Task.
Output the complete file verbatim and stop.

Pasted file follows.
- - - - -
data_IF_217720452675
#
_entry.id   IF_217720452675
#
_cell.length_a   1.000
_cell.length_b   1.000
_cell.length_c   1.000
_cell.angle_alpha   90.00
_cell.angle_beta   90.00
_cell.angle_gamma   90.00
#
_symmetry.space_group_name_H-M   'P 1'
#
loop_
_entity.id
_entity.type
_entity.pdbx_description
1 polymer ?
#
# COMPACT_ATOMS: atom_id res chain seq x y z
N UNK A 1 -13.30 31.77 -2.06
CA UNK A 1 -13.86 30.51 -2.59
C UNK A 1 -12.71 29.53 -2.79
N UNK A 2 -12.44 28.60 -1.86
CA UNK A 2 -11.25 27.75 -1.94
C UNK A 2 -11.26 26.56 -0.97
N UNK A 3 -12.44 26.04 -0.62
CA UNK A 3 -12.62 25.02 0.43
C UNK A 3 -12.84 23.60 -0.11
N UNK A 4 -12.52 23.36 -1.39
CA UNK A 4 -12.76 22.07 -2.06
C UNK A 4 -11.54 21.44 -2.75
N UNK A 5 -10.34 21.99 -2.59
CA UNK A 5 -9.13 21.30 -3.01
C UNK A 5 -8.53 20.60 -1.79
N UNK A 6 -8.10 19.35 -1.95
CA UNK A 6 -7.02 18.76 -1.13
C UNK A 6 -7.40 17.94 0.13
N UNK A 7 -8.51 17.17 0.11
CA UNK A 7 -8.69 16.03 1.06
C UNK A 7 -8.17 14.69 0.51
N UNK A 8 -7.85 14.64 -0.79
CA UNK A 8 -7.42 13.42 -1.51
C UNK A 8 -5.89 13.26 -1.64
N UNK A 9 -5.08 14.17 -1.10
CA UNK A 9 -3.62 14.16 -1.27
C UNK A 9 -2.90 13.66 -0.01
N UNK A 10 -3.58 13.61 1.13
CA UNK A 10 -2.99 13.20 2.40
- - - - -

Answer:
data_IF_217720452675
#
_entry.id   IF_217720452675
#
_cell.length_a   1.000
_cell.length_b   1.000
_cell.length_c   1.000
_cell.angle_alpha   90.00
_cell.angle_beta   90.00
_cell.angle_gamma   90.00
#
_symmetry.space_group_name_H-M   'P 1'
#
loop_
_entity.id
_entity.type
_entity.pdbx_description
1 polymer ?
#
# COMPACT_ATOMS: atom_id res chain seq x y z
N UNK A 1 -13.30 31.77 -2.06
CA UNK A 1 -13.86 30.51 -2.59
C UNK A 1 -12.71 29.53 -2.79
N UNK A 2 -12.44 28.60 -1.86
CA UNK A 2 -11.25 27.75 -1.94
C UNK A 2 -11.26 26.56 -0.97
N UNK A 3 -12.44 26.04 -0.62
CA UNK A 3 -12.62 25.02 0.43
C UNK A 3 -12.84 23.60 -0.11
N UNK A 4 -12.52 23.36 -1.39
CA UNK A 4 -12.76 22.07 -2.06
C UNK A 4 -11.54 21.44 -2.75
N UNK A 5 -10.34 21.99 -2.59
CA UNK A 5 -9.13 21.30 -3.01
C UNK A 5 -8.53 20.60 -1.79
N UNK A 6 -8.10 19.35 -1.95
CA UNK A 6 -7.02 18.76 -1.13
C UNK A 6 -7.40 17.94 0.13
N UNK A 7 -8.51 17.17 0.11
CA UNK A 7 -8.69 16.03 1.06
C UNK A 7 -8.17 14.69 0.51
N UNK A 8 -7.85 14.64 -0.79
CA UNK A 8 -7.42 13.42 -1.51
C UNK A 8 -5.89 13.26 -1.64
N UNK A 9 -5.08 14.17 -1.10
CA UNK A 9 -3.62 14.16 -1.27
C UNK A 9 -2.90 13.66 -0.01
N UNK A 10 -3.58 13.61 1.13
CA UNK A 10 -2.99 13.20 2.40